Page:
A bill recently approved by a key Senate committee would protect 1,836 additional acres in this treasured landscape and help wildlife bridge the gap between the Cherokee National Forest and Great Smoky Mountains National Park, protecting exceptional black bear habitat in the process.
Cranberry Wilderness (West Virginia)
Credit: Kerry, flickr.
Containing the entire drainage of the Middle Fork of the Williams River and the North Fork of the Cranberry River, West Virginia’s Cranberry Wilderness is a popular spot for autumn foliage-watching and backpacking within the Monongahela National Forest. It is considered among the “wilder” and more untouched wildlands in the heavily-developed eastern U.S.
In addition to stunning scenery, the Cranberry Wilderness harbors black bears, bobcats, mink, white-tailed deer and wild turkeys.
Southern Nantahala Wilderness (North Carolina, Georgia)
Credit: Brenda Wiley, flickr.
Renowned by adventurous backpackers, Southern Nantahala Wilderness is a rugged patch of forest at the south end of the Blue Ridge Mountains, straddling the border between North Carolina and Georgia. The four-mile section of the Appalachian Trail that runs through the wilderness represents the only developed trails on the Georgia side, but hikers can access roadbeds to venture into truly rugged woods. In North Carolina, most available trails are extremely challenging.
Even if you’re standing still, Southern Nantahala Wilderness is a remarkable place. Spruce, fir and mixed hardwood forest--mostly restored since settlers harvested lumber in huge quantities during. Streams running through the rugged landscape feed the Nantahala, Hiwassee and Tallulah Rivers.
Great Swamp National Wildlife Refuge Wilderness (New Jersey)
Photo: Wetlands in Great Swamp National Wildlife Refuge Wilderness. Credit: Miguel Vieira, flickr.
Within easy driving distance of New York City, this wetland wilderness, situated in a national wildlife refuge of the same name, protects habitat for otters, foxes, white-tailed deer, migratory birds, bog turtles, salamanders and more. The array of plant life on display is similarly impressive, including viburnum, trillium, starflower, geranium, ginger and iris in the spring; swamp honeysuckle, fringed orchid and evening primrose in the summer; and aster, goldenrod and gerardia in the autumn.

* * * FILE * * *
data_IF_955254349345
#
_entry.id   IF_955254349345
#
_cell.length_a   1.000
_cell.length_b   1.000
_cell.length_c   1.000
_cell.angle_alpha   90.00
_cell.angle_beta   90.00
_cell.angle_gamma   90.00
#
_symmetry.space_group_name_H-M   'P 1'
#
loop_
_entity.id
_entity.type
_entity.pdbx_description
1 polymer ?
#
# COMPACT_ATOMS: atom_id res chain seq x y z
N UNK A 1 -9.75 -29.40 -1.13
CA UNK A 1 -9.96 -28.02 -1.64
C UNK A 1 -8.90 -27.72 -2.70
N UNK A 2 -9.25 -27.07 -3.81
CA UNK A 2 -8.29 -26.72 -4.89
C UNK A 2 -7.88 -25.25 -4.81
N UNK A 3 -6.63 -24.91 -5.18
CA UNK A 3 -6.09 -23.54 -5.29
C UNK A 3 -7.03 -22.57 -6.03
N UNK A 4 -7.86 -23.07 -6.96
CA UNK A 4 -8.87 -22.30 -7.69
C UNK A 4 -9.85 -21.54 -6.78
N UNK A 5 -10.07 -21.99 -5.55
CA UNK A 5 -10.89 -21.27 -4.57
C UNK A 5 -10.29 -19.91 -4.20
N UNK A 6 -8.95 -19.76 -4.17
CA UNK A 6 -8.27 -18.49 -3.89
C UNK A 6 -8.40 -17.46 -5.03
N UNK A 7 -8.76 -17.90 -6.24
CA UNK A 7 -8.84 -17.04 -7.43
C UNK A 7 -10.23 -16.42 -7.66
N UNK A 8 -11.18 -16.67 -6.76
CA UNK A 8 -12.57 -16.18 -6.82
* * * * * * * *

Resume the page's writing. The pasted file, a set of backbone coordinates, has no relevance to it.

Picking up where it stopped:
All of this makes the wilderness a popular getaway for city-dwellers, who can walk eight miles of peaceful trails in stark contrast to the hustle and bustle of urban life. Designated in 1968, Great Swamp National Wildlife Refuge Wilderness was the first managed by the Department of the Interior.
Linville Gorge Wilderness (North Carolina)
Above Linville Gorge. Credit: Sarah, flickr.
"The Grand Canyon of the East" is one of the most scenic river gorges in the country, and it is only fitting that the protection of part of it as wilderness closely followed the passage of the Wilderness Act in 1964.
Since the Linville Gorge area’s rough terrain prevented clear-cutting, it remains one of very few old-growth forests remaining in the Blue Ridge Mountains. Visitors have therefore been treated to scenic vistas of craggy rock and thick forest for decades. Popular activities in this piece of the Pisgah National Forest include rock climbing at Jonas Ridge to the east, sightseeing at Linville Falls, backpacking, rock-climbing, hunting and fishing.
Shining Rock Wilderness (North Carolina)
Along a walking trail en route to Shining Rock Wilderness. Credit: Brenda Wiley, flickr.
Among the first pieces of land to be protected under the 1964 Wilderness Act, the Shining Rock Wilderness is the largest such area in North Carolina, now covering over 18,000 acres of rugged, rocky terrain and three mountain peaks taller than 6,000 feet.
Despite hard-to-follow trails, this wilderness remains one of the most visited in the state, partly due to its close proximity to Asheville and other populous areas. However, it is also a major attraction in its own right: the 30-mile Art Loeb trail, considered one of the best in the region, cuts through the wilderness, leading to the summit of Cold Mountain and offering extraordinary views of the surrounding area.
Sandwich Range Wilderness (New Hampshire)
Credit: Michael Tsai, flickr.
For many, the highlight of Sandwich Range Wilderness is its 57 miles of maintained hiking trails. The wilderness is the second-largest in New England, over 35,000 acres of stunning land in the extremely popular White Mountain National Forest. Wildlife highlights in the area include moose and peregrine falcons.
Cohutta Wilderness (Georgia, Tennessee)
Credit: Jeff Moore, flickr.
Cohutta Wilderness, most of which is in Georgia, offers some of the best trout fishing in all the south, as well as hunting grounds for sportsmen seeking white-tailed deer, black bears, wild boars and hundreds of bird species. Still, the most popular form of outdoor recreation enjoyed in the nearly-37,000-acre protected area is probably hiking, with about 100 miles of trails available for public use.
Like many other pieces of wild public land in the east, the area that is now protected as Cohutta Wilderness was once logged heavily, and had to make a major comeback to emerge as the forested paradise that locals know today, thick with oak, pine and numerous hardwood trees. The area is an especially popular site for spring and summer sightseeing, as flowering plants bring forth a rainbow of color.